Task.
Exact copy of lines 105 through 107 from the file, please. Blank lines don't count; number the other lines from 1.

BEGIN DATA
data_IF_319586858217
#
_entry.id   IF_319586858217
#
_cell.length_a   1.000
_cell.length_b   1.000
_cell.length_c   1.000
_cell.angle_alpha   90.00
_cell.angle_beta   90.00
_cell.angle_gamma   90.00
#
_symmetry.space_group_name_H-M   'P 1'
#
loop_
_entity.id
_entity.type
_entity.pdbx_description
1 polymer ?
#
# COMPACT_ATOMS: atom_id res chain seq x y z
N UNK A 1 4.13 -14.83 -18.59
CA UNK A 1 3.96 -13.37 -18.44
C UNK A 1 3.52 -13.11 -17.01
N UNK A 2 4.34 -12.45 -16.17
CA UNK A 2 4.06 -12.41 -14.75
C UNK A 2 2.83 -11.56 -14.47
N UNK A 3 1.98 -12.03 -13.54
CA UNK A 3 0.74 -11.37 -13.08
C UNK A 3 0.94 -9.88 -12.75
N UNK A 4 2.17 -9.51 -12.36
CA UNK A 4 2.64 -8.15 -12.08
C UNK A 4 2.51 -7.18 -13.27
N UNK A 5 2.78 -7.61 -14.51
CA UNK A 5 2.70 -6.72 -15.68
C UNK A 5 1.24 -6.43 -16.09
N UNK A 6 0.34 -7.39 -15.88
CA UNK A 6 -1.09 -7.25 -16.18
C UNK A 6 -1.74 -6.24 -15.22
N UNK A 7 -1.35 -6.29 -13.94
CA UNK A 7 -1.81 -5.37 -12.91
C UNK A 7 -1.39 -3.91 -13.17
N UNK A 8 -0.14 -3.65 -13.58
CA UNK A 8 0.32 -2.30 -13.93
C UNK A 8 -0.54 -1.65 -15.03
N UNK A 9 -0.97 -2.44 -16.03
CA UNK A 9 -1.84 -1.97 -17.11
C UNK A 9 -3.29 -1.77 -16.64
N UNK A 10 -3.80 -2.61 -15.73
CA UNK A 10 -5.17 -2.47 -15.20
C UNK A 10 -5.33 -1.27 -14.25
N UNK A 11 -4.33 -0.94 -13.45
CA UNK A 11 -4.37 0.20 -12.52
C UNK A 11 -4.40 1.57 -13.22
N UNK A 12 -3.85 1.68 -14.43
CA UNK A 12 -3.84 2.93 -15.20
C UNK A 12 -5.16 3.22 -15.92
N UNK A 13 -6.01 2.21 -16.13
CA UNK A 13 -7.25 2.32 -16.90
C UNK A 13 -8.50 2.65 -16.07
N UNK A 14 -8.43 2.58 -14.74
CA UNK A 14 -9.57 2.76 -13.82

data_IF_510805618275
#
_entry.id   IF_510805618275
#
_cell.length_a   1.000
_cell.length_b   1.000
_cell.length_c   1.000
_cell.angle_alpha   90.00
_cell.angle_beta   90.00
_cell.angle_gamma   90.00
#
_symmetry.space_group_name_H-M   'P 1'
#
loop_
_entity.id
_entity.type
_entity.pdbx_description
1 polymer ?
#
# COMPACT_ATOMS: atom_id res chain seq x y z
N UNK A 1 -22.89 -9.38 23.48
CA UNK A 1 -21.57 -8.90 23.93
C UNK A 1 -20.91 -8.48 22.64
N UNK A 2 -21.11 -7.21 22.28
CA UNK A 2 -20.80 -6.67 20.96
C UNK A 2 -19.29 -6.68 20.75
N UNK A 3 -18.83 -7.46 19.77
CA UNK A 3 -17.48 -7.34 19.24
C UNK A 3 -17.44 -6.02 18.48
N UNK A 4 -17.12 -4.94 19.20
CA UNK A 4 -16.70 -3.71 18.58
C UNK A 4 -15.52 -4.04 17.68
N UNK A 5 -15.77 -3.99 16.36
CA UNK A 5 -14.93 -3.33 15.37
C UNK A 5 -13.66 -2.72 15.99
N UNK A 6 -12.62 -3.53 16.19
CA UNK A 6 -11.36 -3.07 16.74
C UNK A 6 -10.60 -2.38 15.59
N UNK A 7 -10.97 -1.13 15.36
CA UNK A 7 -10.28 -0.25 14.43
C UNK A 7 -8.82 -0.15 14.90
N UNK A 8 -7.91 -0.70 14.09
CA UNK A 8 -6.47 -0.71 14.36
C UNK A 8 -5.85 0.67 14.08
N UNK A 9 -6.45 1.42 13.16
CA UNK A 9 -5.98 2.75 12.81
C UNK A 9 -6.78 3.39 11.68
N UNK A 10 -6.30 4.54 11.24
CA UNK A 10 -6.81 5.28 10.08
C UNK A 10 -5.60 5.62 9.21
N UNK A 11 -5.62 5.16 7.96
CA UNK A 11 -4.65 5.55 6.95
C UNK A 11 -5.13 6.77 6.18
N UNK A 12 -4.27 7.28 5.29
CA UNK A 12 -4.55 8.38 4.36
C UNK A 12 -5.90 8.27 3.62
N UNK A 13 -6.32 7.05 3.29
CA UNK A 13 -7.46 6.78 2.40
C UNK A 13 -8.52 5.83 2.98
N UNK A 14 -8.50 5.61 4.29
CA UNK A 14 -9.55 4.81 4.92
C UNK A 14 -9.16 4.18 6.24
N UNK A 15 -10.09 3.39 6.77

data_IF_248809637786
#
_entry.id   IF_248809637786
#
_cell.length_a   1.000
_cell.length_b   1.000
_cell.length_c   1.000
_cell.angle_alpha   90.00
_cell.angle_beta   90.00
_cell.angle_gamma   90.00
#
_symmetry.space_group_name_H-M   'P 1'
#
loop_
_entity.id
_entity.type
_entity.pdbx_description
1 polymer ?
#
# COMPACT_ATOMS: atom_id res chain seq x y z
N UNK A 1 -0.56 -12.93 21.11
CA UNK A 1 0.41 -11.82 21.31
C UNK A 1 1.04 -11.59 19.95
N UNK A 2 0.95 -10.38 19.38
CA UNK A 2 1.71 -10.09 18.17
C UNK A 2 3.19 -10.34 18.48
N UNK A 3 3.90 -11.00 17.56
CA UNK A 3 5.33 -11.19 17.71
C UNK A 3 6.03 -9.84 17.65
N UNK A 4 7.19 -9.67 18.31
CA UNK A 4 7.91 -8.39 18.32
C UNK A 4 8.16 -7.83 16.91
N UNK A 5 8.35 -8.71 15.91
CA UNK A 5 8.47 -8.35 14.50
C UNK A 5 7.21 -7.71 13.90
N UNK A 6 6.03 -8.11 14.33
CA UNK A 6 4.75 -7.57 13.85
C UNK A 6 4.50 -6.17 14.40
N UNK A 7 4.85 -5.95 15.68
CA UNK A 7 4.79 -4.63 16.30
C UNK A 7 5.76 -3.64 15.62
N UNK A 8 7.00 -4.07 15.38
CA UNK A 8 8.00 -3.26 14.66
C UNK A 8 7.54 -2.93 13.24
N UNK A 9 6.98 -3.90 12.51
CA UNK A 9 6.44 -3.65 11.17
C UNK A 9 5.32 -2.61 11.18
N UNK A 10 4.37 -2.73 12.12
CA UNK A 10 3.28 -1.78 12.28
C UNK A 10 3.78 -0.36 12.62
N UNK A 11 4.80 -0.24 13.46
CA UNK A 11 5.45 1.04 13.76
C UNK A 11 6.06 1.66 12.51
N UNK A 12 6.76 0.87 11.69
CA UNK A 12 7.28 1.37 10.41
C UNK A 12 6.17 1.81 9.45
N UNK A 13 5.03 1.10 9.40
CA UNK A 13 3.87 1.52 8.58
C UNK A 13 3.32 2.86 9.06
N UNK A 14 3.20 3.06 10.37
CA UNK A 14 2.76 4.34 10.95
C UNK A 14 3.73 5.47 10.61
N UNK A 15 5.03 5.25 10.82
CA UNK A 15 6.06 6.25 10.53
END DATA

C UNK A 8 -5.85 0.67 14.08
N UNK A 9 -6.45 1.42 13.16
CA UNK A 9 -5.98 2.75 12.81